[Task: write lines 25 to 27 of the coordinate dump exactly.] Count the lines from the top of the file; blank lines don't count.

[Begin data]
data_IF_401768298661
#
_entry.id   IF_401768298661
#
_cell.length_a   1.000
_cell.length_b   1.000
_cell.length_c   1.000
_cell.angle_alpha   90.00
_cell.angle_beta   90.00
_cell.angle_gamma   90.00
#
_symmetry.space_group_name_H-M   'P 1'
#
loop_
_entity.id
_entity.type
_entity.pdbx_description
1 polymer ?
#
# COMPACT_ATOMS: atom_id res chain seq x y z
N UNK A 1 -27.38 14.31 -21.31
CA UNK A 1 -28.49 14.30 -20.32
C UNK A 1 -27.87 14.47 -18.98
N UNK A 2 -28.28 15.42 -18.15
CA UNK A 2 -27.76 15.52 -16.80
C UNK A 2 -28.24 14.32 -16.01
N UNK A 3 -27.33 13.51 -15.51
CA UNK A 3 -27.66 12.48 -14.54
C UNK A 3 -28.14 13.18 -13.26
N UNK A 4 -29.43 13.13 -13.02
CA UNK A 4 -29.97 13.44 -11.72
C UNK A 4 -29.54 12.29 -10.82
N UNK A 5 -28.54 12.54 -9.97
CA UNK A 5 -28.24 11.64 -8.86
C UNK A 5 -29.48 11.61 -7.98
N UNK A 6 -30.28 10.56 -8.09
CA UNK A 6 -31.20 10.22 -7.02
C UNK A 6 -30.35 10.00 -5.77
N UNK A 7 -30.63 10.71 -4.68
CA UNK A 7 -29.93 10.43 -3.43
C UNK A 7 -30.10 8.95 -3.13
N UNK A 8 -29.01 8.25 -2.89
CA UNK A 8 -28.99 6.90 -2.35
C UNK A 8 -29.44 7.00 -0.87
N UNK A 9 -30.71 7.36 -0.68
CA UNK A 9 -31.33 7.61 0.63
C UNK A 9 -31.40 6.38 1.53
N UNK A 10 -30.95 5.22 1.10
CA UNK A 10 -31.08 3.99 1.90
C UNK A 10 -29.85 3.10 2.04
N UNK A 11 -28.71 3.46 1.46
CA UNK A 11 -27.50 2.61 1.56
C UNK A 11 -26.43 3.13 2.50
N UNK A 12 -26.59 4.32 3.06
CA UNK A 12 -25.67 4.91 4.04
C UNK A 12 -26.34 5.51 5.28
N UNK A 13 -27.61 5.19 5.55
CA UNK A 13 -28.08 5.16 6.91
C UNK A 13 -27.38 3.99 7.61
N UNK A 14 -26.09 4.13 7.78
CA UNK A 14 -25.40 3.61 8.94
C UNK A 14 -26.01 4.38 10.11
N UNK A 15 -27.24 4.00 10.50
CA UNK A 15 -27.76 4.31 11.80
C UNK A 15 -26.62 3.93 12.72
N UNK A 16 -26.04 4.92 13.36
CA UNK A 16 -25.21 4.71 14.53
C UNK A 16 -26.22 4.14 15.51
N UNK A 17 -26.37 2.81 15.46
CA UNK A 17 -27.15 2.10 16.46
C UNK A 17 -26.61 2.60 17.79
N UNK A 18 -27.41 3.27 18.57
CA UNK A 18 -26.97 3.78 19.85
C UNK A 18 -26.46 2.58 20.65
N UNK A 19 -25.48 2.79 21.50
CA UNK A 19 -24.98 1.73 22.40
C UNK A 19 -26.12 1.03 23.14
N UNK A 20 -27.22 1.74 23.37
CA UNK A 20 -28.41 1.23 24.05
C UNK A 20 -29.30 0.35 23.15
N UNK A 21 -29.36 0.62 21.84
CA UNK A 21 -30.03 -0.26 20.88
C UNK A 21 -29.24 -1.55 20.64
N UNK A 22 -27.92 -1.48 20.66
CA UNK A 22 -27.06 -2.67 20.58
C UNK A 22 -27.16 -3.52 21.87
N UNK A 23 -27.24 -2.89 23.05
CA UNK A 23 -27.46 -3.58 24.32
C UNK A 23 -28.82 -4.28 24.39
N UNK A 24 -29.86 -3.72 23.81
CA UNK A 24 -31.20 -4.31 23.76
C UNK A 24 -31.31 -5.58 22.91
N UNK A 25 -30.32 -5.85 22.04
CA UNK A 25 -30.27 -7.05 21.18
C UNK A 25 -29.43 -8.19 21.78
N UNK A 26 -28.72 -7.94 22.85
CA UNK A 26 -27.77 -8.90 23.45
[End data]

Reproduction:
CA UNK A 2 -27.76 15.52 -16.80
C UNK A 2 -28.24 14.32 -16.01
N UNK A 3 -27.33 13.51 -15.51